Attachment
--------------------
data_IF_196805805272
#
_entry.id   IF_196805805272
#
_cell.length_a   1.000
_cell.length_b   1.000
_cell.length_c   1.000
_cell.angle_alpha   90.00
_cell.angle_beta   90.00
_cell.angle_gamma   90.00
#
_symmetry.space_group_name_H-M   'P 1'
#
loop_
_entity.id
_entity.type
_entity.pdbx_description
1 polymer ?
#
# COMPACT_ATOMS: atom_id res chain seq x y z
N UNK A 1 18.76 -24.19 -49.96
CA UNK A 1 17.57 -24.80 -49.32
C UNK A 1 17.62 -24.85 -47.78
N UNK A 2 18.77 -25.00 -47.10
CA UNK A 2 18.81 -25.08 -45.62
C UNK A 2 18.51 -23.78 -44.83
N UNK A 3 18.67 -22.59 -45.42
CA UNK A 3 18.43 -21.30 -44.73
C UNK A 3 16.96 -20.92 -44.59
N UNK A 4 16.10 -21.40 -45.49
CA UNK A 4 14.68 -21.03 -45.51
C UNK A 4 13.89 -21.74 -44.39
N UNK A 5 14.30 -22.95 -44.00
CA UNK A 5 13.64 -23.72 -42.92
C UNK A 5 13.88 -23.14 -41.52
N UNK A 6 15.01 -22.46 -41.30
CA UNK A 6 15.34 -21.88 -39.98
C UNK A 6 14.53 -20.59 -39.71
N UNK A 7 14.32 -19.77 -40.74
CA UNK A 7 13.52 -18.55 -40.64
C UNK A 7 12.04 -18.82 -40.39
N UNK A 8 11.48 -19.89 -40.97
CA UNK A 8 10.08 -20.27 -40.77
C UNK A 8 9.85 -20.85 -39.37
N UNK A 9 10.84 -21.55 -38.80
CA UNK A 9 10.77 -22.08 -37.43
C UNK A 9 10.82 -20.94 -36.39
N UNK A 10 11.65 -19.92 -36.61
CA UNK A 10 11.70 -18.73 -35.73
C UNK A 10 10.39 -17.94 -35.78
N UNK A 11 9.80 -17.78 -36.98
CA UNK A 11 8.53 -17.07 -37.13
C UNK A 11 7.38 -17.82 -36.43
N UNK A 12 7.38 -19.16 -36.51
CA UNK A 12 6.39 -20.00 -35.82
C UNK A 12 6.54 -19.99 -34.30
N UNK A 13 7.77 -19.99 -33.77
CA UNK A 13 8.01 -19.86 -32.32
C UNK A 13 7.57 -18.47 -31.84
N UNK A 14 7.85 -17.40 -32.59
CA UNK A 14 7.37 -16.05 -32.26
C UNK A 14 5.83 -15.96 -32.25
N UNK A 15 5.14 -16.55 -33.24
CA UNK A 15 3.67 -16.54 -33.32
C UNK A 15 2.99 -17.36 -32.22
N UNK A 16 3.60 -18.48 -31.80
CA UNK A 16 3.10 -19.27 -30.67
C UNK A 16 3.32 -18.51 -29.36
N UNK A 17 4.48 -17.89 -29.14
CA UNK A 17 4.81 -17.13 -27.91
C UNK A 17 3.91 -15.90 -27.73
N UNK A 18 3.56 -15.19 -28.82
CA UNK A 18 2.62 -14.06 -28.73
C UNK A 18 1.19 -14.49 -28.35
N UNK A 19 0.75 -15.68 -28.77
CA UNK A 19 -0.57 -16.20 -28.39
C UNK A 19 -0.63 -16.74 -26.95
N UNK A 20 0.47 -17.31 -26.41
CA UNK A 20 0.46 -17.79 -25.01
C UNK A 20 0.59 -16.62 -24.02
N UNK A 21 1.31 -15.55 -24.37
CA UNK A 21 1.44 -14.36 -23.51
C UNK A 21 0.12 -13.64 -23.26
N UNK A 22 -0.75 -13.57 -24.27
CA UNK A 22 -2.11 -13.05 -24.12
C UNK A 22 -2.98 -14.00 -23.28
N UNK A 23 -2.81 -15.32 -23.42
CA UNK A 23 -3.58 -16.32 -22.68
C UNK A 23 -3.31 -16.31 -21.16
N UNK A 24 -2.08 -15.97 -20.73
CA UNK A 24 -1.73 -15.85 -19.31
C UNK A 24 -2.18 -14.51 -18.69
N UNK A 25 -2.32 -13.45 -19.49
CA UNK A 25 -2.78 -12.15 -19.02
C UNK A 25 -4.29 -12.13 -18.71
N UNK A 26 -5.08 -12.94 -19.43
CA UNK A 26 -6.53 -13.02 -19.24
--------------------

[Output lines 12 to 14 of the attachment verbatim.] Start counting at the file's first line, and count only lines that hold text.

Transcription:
_symmetry.space_group_name_H-M   'P 1'
#
loop_